The vitriol and raw feelings reflect the grip Australia's past still holds on this country, which has yet to fully grapple with its often ugly colonial history, even as long-buried atrocities continue to resurface and Aboriginal Australians press for their version of events to be recognized.

But the dispute caught many people in Elliston by surprise because the process to erect the monument had initially looked straightforward.

A few years ago, local officials proposed building a walking trail along the coast. The government funding agreement required that the town also build a monument of reconciliation with the area’s traditional owners.

By early last year, all the town needed to agree on were the words to be inscribed on the monument to describe what happened at Waterloo Bay.

“For me, it wasn’t a hard decision,” said Mr. Callaghan, a retired sheep farmer whose roots in the area run deep. “As a little bloke, my nana and my mum told me the blacks were driven off the cliff for the murder of Hamp.”

Robberies, Killings and Reprisals
John Hamp was a settler killed on a cattle station in June of 1848. The story Mr. Callaghan heard was that after Mr. Hamp’s murder, there were a string of violent events around Elliston that culminated with the deaths off the cliff.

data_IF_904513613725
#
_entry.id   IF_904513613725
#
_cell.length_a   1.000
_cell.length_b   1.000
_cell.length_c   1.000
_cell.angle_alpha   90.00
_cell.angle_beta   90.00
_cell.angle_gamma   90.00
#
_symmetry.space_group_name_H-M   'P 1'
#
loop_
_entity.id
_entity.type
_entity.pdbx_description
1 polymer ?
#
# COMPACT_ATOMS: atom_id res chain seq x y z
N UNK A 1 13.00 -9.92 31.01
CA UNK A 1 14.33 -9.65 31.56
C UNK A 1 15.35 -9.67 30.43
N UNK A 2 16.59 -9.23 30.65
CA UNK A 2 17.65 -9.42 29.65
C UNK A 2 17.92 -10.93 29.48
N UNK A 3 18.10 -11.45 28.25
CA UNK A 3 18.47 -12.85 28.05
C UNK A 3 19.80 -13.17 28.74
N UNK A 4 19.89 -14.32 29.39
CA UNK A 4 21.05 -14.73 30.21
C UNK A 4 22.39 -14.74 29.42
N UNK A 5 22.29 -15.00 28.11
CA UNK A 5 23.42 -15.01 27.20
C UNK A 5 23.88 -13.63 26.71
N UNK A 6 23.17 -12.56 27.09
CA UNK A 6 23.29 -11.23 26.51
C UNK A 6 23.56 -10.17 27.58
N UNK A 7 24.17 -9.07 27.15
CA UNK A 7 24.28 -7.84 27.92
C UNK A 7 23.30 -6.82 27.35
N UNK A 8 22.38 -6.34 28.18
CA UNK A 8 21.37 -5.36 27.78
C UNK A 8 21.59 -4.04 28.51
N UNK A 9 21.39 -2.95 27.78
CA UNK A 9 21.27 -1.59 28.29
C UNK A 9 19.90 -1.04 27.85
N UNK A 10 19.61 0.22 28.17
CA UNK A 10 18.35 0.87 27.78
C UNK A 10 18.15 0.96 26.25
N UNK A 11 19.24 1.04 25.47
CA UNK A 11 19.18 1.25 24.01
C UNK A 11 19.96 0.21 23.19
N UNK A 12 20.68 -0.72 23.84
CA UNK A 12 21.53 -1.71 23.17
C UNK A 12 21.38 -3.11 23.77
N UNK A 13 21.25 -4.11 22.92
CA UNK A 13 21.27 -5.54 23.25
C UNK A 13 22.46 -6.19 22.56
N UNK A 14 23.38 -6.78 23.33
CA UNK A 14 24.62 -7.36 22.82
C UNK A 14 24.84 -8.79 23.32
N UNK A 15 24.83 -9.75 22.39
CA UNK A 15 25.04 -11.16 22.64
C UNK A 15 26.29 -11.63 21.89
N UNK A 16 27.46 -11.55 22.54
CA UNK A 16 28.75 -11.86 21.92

Ms. Betts and Ms. Miller-Mathews signing thank you cards for Kym Callaghan and other members of the Elliston District Council for their support of the monument.
Ms. Betts and Ms. Miller-Mathews signing thank you cards for Kym Callaghan and other members of the Elliston District Council for their support of the monument.CreditStephen Dupont for The New York Times
But official histories and oral histories offered different details of precisely what happened.

According to a published history of the area and other official records, “Hamp’s death was followed in August 1848 by an ‘affray,’ the shooting of at least one Aborigine.” Then followed a succession of robberies, deaths and reprisals.

Five Aboriginal Australians died after stealing grain that white settlers appeared to have intentionally poisoned with arsenic. Next, a white woman was killed, leading two Aboriginal men to be hanged.